Many dogs, young and old, develop seizures, involuntary paroxysmal disturbance in the function of the nervous system. More simply, a wave of electrical discharge that starts in the brain and continues down the spinal cord resulting in a convulsion. The type of seizure depends on which area(s) of the brain the wave starts in.
Most dogs have a generalized seizure in which both sides of the cerebrum trigger loss of consciousness, collapsing, vigorous paddling of limbs, involuntary urination and defecation, and salivation. This is the ictal phase which can last from thirty seconds to five minutes.
It is preceded by a pre-ictal phase in which the dog may seem to sense something is wrong, demonstrated by nervousness, attention seeking, drooling, or hiding. The post-ictal phase is when the dogs are exhausted and disoriented after the seizure. Some may have temporary blindness.
Partial seizures arise in one side of the cerebrum and result in muscle group twitching of the face or limb on only one side. Focal motor seizures start in the temporal area and cause abnormal behavior like imaginary fly biting, tail chasing, rage, or hysteria.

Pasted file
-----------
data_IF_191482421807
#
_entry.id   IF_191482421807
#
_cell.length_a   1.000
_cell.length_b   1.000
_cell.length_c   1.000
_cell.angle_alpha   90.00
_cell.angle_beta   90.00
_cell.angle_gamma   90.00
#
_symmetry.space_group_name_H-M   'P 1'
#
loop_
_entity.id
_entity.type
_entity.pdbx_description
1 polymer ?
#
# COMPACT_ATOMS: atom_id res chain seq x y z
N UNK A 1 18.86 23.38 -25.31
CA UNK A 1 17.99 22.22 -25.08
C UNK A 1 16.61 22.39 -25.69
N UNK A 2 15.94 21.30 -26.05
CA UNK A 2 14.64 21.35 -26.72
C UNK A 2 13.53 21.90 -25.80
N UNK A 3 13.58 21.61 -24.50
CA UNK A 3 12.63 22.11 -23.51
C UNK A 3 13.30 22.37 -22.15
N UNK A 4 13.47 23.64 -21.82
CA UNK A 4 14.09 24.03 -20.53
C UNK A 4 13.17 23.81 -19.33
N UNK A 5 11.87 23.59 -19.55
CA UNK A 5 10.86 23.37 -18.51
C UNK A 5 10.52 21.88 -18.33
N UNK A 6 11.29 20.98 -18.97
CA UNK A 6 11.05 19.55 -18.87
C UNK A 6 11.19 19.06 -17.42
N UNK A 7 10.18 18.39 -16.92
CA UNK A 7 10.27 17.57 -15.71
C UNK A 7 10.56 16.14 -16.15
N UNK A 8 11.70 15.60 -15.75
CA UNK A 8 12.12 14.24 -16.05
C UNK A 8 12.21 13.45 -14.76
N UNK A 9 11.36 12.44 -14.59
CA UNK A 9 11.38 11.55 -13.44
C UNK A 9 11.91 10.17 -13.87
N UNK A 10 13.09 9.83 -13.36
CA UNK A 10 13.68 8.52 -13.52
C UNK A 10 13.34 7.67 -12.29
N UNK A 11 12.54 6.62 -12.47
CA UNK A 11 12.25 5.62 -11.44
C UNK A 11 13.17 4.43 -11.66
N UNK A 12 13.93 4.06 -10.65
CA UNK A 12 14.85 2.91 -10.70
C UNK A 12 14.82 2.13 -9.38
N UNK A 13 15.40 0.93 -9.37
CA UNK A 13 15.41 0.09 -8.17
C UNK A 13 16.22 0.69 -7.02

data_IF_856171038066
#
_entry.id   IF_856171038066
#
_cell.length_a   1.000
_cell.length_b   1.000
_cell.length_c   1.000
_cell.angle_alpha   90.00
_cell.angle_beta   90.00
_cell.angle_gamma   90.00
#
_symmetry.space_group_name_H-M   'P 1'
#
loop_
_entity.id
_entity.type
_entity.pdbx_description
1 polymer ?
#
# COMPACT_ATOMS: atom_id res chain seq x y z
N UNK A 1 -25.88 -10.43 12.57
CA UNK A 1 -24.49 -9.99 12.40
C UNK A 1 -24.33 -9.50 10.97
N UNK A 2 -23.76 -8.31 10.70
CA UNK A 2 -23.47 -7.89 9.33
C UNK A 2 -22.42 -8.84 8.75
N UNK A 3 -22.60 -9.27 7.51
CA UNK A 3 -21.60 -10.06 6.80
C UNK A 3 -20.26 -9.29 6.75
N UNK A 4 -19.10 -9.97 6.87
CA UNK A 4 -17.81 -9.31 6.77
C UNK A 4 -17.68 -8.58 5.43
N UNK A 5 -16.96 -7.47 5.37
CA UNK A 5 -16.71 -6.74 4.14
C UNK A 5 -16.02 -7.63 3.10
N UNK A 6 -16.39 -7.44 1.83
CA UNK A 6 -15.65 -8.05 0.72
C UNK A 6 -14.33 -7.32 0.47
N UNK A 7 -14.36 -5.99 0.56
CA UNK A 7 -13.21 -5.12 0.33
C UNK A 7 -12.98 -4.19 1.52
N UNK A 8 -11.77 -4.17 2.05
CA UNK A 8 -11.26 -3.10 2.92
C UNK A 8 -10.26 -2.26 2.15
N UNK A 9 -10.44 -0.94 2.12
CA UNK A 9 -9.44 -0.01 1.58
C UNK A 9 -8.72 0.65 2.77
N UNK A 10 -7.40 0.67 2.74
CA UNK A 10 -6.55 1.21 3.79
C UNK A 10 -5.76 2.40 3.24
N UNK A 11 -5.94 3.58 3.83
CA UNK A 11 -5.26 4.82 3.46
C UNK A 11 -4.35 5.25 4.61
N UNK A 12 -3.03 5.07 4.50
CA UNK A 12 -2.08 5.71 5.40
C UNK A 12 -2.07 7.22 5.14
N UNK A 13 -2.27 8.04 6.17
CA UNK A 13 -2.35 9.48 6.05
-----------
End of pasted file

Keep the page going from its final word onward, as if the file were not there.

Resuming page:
Through the seizures are difficult to watch, the dog does not feel pain and they don’t swallow their tongue. Be careful not to get close to their face, as some may accidentally bite in the ictal and post-ictal phase. Make sure to close access to stairs, pad sharp corners, and try to place a potty pad or towel under their hind end to collect waste. Most seizures are over by the time you call the clinic, but have your dog seen in order to evaluate for possible causes of seizure activity.
Courtesy – Dr. Carla Edwards